I'll start with the juicy stuff:
In some part of the country, couples with an income of $70,000 are able to get loans for $500,000 houses with no money down
This statement may exaggerate the general state of the lending market, but I find it reasonably credible. The mortgage department of my own bank commonly makes loans with 5% down. The rule-of-thumb for qualifying for a loan is that your total debt payments should be no more than 36% of your income. There's no way our hypothetical couple could have that sort of debt ratio on that kind of house, but the debt ratio isn't a hard-and-fast rule. If your credit history is excellent, you can qualify for unusual terms, like no down payment and high debt/income ratios.
It's also possible -- even likely -- that the hypothetical couple is buying an owner-financed home. That means that the seller is either lending the couple the money directly, or is personally guaranteeing their loan (and the bank is looking to the seller, not the buyers, as their primary source of repayment.)
The only way a bank would agree to such terms is if the bank wanted to foreclose
Given that the lender is lending a 100% on this loan, it's highly unlikely that they want to foreclose on the property. If the lender really wanted to be a real-estate mogul, they could buy the property outright and save all the closing costs and hassles associated with foreclosure. Moreover, almost all primary-residence home loans are done through Fannie Mae and Freddie Mac.
The foreclosure scenario changes slightly with an owner-financed loan. Those cases are essentially rent-to-own deals, and the seller may well not care that much if he has to foreclose. If the seller is looking at eventual foreclosure, he may have inflated ether his sale price, his interest rate, or both. He could be thinking of the buyers as tenants that are responsible for paying real estate taxes, homeowners insurance, and repairs.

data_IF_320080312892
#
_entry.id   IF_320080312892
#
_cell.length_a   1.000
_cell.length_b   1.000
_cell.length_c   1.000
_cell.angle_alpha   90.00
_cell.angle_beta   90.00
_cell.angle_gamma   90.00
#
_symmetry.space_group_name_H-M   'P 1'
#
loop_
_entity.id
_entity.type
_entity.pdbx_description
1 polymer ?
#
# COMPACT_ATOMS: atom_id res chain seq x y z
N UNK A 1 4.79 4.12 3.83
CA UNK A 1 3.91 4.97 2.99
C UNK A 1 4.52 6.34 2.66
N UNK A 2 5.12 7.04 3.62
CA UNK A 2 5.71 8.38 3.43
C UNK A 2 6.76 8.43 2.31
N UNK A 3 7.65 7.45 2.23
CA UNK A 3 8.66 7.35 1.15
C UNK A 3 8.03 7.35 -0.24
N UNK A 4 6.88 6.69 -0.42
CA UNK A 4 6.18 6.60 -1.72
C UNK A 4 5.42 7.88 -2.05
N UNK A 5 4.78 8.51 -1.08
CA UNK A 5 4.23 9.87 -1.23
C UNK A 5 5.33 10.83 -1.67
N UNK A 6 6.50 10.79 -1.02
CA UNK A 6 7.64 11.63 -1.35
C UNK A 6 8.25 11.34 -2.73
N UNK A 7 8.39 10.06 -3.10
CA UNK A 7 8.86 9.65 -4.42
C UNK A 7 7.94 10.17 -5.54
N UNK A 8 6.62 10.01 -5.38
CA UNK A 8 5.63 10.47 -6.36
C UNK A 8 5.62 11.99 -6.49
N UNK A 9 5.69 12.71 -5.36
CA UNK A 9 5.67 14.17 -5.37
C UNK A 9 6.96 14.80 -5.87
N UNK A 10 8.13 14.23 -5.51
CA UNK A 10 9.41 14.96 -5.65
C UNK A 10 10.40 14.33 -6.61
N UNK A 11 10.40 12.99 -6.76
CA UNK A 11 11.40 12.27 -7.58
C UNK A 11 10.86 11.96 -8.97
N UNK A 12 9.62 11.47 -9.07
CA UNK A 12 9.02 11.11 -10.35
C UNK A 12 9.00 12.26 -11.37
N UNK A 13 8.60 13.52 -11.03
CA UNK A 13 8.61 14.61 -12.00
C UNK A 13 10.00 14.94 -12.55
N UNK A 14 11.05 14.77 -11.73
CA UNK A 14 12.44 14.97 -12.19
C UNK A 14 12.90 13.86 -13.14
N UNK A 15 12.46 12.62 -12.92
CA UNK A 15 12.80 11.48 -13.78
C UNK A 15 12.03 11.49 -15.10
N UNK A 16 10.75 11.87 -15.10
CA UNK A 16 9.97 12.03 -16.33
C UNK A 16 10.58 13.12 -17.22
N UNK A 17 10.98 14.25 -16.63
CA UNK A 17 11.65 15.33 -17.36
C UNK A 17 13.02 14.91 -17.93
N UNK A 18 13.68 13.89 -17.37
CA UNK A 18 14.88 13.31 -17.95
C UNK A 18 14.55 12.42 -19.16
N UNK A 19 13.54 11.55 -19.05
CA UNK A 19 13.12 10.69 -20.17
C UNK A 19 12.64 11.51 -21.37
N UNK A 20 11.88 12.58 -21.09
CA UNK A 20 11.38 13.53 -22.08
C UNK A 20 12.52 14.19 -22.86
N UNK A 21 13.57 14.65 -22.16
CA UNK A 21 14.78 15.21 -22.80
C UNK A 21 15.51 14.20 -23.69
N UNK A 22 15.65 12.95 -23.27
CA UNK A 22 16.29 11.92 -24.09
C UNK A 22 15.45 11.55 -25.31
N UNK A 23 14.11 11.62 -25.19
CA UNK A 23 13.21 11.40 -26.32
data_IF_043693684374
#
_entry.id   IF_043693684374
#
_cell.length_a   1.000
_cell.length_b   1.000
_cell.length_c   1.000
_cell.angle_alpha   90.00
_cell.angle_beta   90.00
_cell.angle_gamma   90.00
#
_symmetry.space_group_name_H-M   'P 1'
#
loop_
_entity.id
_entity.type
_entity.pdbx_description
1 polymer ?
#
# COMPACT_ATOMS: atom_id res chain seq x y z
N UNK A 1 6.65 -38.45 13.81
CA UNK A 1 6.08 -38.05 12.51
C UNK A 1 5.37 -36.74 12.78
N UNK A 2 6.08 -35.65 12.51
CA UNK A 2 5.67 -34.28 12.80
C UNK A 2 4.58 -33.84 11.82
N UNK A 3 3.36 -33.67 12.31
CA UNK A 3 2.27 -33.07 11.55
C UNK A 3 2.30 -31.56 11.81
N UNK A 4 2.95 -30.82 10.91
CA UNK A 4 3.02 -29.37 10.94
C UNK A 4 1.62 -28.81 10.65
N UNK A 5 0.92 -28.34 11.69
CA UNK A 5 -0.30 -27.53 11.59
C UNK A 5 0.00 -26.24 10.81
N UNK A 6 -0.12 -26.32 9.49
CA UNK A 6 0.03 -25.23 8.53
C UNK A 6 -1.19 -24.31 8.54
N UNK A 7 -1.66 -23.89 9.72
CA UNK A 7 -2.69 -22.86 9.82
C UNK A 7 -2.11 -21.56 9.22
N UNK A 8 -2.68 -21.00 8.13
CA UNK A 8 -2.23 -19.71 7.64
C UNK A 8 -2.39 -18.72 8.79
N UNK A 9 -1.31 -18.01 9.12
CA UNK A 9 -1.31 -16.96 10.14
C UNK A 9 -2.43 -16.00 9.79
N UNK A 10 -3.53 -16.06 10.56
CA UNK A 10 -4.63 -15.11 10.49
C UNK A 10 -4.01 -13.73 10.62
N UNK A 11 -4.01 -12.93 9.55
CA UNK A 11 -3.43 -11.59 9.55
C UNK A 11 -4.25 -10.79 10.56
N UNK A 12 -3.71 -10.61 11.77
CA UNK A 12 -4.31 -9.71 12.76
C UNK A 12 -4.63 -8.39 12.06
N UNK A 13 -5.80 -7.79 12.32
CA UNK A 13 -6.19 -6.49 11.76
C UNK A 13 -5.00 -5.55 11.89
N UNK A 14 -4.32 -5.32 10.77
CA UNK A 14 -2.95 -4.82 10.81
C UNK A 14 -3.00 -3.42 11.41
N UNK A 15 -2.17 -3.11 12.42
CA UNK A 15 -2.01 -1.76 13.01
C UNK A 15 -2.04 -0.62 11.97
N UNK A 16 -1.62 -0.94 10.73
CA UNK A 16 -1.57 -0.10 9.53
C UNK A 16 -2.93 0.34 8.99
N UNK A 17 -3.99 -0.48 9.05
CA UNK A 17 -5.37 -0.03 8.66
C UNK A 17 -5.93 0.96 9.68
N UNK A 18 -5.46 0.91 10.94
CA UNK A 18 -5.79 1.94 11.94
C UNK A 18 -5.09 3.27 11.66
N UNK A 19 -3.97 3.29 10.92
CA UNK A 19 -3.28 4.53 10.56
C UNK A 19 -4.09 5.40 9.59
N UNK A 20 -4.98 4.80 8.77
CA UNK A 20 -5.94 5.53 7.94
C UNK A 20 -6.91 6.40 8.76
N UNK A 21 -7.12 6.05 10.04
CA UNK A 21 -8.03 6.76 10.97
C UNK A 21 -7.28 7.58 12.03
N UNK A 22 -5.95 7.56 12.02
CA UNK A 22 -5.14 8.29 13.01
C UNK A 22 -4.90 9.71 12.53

Frankly, I'd be a little surprised to hear of a seller of $500,000 homes with this attitude -- the rent-to-own phenomenon has been mainly restricted to low-income families and cheaper houses. But it's possible.
There's no way a couple making $70,000 could afford a $500,000 home loan
Let's look at this.
CNNMoney has a fairly good mortgage payment calculator. I've picked this one because they include real estate taxes, insurance, and PMI on their calculator. Any standard home loan (ie, one done through either FM) will include all three as part of the payment.
"PMI" is "Private Mortgage Insurance" or "evil", as I like to think of it. PMI is provided by a third-party insurer, who covers the additional risk that a lender assumes by making a loan for more than 80% of the home's purchase price. Basically, it means that if the lender gets stuck foreclosing, then the insurer covers the difference between the loan's current principal balance and the lesser of either the sale price on the foreclosure, or 80% of the home's original appraised value. This still doesn't make foreclosing attractive, just less painful. If PMI providers thought the bank was likely to foreclose, they wouldn't offer the service. For the borrower, PMI has no value whatsoever, other than meaning "I didn't have to make as large a downpayment".
According to CNNMoney's calculator, our theoretical $500,000 loan at 6% for 30 years has a monthly payment of $4015. About $3000 of that is principal & interest, $935 is taxes & insurance, and $80 is evil, I mean, PMI. (That PMI amount seems awfully low. I'm not sure the calculator's got it right.) For insurance, I've used .75% of the purchase price. If you can find insurance for a $500,000 that's just $500 annually, you're a cleverer person than I am.
That leaves our couple with about $22,000 for all other expense, including taxes. Now, they get a fat tax deduction of about $30,000 for interest on the home loan, and the standard deduction for a couple is, I dunno, around $8,000, I'll guess. I'm too lazy to look up the calculator for taxes. Let's say $32,000 at 20%, for $6,400. So $15,600 for all of our couple's other expenses. Can two people live on that? I'd say "yes, if they're frugal." I've certainly lived on less -- including the cost of rent.